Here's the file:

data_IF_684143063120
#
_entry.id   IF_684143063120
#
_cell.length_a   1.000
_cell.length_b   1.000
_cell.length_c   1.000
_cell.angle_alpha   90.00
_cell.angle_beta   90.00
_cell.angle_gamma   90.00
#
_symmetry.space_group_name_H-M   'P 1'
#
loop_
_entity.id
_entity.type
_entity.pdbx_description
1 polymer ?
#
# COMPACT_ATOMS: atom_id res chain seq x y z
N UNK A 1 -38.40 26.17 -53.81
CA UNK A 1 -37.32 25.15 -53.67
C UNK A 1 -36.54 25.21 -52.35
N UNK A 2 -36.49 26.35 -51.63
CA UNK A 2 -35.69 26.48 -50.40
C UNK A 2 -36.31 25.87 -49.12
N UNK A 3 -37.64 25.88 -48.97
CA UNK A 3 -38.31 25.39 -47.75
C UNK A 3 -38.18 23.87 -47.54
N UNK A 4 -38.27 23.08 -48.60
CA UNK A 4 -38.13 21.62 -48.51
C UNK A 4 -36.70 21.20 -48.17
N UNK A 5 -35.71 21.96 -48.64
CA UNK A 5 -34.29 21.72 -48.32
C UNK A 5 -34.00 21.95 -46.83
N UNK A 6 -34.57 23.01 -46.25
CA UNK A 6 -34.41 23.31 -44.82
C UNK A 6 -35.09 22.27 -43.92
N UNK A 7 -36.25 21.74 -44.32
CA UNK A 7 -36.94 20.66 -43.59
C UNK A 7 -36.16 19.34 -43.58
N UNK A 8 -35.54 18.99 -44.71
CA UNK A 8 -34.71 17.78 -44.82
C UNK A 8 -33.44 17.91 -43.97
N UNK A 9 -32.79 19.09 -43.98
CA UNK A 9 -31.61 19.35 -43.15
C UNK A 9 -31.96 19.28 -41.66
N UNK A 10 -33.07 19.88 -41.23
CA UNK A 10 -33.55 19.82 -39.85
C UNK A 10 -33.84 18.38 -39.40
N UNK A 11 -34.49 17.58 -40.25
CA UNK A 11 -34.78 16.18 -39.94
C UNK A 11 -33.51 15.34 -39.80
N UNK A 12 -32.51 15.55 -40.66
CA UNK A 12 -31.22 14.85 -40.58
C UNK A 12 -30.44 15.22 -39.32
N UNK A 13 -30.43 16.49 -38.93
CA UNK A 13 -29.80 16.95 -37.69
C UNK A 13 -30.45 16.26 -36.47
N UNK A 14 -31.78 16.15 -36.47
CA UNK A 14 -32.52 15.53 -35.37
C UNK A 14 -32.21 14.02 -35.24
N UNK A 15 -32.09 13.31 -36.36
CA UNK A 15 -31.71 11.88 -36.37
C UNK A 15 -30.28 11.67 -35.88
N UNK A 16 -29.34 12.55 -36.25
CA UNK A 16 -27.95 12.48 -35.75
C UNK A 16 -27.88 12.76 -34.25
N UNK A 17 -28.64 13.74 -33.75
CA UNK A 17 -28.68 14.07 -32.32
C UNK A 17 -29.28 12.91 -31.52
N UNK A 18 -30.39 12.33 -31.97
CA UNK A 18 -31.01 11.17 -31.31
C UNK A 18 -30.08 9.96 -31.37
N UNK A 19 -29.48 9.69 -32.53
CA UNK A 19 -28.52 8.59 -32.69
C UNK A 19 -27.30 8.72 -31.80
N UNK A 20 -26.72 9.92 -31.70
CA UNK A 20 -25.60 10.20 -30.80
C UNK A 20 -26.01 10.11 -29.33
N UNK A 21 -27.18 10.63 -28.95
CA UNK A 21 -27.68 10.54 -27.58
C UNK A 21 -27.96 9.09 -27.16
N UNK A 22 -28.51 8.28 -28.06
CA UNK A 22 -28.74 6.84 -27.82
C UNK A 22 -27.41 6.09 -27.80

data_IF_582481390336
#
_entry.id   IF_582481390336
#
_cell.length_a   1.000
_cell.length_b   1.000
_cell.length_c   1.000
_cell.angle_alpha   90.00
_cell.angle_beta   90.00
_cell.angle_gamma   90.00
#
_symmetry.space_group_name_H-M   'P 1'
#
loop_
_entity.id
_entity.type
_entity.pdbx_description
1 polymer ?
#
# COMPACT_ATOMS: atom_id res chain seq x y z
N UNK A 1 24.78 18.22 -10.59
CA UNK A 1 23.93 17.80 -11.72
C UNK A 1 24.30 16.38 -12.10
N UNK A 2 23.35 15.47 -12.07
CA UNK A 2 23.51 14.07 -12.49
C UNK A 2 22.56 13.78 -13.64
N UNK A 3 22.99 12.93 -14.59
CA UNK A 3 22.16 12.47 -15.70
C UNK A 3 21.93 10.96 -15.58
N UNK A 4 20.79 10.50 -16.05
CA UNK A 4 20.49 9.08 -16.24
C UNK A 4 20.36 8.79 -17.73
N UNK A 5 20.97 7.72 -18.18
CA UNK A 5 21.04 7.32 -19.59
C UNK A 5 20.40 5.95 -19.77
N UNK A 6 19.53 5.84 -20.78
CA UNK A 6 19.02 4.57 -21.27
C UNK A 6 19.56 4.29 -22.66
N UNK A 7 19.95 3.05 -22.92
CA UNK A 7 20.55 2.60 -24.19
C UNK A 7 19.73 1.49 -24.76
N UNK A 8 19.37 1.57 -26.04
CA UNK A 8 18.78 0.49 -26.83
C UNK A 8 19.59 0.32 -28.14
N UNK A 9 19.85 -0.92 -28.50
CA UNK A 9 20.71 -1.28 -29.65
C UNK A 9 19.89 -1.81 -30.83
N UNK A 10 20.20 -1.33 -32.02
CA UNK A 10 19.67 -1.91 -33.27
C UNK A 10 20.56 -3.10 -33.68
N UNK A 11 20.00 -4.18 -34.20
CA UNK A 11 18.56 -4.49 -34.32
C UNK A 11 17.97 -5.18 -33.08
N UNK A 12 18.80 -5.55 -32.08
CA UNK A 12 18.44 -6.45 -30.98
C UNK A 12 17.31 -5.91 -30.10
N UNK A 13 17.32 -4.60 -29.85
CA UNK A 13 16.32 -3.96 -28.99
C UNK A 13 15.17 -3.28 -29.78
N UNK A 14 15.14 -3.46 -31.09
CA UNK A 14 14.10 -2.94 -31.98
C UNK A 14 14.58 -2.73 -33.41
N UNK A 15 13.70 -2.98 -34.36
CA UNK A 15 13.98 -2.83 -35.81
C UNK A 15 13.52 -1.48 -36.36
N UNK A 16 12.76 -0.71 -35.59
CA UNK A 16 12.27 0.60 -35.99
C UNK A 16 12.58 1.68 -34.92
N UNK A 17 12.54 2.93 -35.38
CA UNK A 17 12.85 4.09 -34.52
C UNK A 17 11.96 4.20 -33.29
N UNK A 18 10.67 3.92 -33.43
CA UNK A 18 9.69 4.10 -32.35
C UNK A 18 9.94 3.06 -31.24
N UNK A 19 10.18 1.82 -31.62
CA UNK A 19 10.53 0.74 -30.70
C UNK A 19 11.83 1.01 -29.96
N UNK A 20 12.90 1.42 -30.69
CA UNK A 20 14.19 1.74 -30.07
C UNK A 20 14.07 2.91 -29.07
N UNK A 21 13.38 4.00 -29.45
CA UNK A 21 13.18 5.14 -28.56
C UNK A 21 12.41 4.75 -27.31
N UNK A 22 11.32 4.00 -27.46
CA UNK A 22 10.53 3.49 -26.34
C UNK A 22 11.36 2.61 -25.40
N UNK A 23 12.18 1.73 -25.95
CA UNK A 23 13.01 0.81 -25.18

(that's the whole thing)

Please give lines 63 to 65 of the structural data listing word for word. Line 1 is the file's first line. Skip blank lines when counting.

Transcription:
N UNK A 15 -32.09 13.31 -36.36
CA UNK A 15 -31.71 11.88 -36.37
C UNK A 15 -30.28 11.67 -35.88